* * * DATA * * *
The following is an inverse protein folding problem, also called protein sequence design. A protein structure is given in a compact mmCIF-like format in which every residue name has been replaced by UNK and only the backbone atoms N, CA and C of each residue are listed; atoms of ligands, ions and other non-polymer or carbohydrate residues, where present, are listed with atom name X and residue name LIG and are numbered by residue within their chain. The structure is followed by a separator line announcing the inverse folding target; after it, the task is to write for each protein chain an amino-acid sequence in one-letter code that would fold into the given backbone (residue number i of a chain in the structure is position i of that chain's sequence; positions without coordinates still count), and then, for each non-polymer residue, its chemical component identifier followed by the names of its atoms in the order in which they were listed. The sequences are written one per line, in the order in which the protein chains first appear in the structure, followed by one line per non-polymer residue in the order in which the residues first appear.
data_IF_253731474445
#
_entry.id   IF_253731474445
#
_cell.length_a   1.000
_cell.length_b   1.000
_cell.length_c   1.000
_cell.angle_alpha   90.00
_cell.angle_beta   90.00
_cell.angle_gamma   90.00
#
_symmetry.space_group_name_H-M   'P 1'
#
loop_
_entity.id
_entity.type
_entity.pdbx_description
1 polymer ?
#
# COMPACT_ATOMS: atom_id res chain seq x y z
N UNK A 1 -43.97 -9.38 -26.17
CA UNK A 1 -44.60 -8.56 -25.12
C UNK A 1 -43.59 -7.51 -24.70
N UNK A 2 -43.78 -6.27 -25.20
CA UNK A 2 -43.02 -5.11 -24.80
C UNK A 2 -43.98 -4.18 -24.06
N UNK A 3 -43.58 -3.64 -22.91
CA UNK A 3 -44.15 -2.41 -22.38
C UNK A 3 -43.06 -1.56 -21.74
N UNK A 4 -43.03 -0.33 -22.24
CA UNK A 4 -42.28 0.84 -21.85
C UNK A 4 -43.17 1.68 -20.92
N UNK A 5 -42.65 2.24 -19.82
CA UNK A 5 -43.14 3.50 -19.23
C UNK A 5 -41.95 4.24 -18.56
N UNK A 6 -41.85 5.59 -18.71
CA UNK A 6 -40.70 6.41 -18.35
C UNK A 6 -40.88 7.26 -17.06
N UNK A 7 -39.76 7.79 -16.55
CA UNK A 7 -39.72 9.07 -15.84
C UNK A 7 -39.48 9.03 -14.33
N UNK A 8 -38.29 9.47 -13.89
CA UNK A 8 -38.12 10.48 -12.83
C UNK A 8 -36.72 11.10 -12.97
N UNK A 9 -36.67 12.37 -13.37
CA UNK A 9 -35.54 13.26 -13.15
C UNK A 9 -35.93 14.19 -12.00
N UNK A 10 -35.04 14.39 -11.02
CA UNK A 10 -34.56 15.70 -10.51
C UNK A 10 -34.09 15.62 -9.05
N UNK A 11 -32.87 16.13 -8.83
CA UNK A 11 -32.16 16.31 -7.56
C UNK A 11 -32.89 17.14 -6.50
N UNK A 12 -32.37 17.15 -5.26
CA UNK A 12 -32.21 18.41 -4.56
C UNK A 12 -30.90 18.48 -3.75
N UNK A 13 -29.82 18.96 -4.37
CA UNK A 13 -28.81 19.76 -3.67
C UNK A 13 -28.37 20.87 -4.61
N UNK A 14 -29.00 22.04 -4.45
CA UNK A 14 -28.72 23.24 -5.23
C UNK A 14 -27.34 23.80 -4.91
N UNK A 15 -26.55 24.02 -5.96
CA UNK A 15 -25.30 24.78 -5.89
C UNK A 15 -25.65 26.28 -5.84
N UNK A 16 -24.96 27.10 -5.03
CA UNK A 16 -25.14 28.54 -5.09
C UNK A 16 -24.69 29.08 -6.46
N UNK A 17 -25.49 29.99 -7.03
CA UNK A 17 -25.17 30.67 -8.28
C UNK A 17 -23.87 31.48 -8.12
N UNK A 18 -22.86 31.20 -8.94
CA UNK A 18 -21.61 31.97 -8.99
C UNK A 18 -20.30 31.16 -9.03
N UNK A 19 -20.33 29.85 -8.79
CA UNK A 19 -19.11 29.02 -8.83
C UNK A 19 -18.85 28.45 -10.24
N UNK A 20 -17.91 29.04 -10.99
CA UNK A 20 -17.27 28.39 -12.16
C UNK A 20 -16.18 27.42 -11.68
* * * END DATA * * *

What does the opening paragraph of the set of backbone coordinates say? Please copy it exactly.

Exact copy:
The following is an inverse protein folding problem, also called protein sequence design. A protein structure is given in a compact mmCIF-like format in which every residue name has been replaced by UNK and only the backbone atoms N, CA and C of each residue are listed; atoms of ligands, ions and other non-polymer or carbohydrate residues, where present, are listed with atom name X and residue name LIG and are numbered by residue within their chain. The structure is followed by a separator line announcing the inverse folding target; after it, the task is to write for each protein chain an amino-acid sequence in one-letter code that would fold into the given backbone (residue number i of a chain in the structure is position i of that chain's sequence; positions without coordinates still count), and then, for each non-polymer residue, its chemical component identifier followed by the names of its atoms in the order in which they were listed. The sequences are written one per line, in the order in which the protein chains first appear in the structure, followed by one line per non-polymer residue in the order in which the residues first appear.